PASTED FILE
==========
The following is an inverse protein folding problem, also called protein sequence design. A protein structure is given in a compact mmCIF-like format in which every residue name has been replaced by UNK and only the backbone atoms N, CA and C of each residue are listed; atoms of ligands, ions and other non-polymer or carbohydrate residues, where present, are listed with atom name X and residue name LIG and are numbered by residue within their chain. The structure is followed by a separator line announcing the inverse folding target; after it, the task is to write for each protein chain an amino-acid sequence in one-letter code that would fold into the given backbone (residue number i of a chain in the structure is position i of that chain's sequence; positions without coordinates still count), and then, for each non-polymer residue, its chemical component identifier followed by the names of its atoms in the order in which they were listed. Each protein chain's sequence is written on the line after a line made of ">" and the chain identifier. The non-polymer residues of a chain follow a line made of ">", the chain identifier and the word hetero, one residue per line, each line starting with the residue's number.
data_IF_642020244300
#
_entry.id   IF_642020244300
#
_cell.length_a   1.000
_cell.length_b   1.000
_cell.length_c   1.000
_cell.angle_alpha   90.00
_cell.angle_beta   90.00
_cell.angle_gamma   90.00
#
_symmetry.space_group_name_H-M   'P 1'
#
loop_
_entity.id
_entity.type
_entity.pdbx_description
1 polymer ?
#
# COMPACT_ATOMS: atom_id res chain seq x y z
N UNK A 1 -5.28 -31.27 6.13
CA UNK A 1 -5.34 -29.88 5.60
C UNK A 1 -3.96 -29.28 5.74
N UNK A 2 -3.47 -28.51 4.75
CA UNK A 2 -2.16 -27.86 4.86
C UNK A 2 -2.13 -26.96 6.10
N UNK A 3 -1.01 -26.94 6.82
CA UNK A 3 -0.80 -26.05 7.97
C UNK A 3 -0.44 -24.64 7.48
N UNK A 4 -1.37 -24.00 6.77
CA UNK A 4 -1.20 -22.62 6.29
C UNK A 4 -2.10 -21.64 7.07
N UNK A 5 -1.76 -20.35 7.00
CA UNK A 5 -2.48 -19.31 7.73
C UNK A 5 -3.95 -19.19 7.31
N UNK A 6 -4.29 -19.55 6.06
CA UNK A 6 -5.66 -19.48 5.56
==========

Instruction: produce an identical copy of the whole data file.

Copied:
The following is an inverse protein folding problem, also called protein sequence design. A protein structure is given in a compact mmCIF-like format in which every residue name has been replaced by UNK and only the backbone atoms N, CA and C of each residue are listed; atoms of ligands, ions and other non-polymer or carbohydrate residues, where present, are listed with atom name X and residue name LIG and are numbered by residue within their chain. The structure is followed by a separator line announcing the inverse folding target; after it, the task is to write for each protein chain an amino-acid sequence in one-letter code that would fold into the given backbone (residue number i of a chain in the structure is position i of that chain's sequence; positions without coordinates still count), and then, for each non-polymer residue, its chemical component identifier followed by the names of its atoms in the order in which they were listed. Each protein chain's sequence is written on the line after a line made of ">" and the chain identifier. The non-polymer residues of a chain follow a line made of ">", the chain identifier and the word hetero, one residue per line, each line starting with the residue's number.
data_IF_642020244300
#
_entry.id   IF_642020244300
#
_cell.length_a   1.000
_cell.length_b   1.000
_cell.length_c   1.000
_cell.angle_alpha   90.00
_cell.angle_beta   90.00
_cell.angle_gamma   90.00
#
_symmetry.space_group_name_H-M   'P 1'
#
loop_
_entity.id
_entity.type
_entity.pdbx_description
1 polymer ?
#
# COMPACT_ATOMS: atom_id res chain seq x y z
N UNK A 1 -5.28 -31.27 6.13
CA UNK A 1 -5.34 -29.88 5.60
C UNK A 1 -3.96 -29.28 5.74
N UNK A 2 -3.47 -28.51 4.75
CA UNK A 2 -2.16 -27.86 4.86
C UNK A 2 -2.13 -26.96 6.10
N UNK A 3 -1.01 -26.94 6.82
CA UNK A 3 -0.80 -26.05 7.97
C UNK A 3 -0.44 -24.64 7.48
N UNK A 4 -1.37 -24.00 6.77
CA UNK A 4 -1.20 -22.62 6.29
C UNK A 4 -2.10 -21.64 7.07
N UNK A 5 -1.76 -20.35 7.00
CA UNK A 5 -2.48 -19.31 7.73
C UNK A 5 -3.95 -19.19 7.31
N UNK A 6 -4.29 -19.55 6.06
CA UNK A 6 -5.66 -19.48 5.56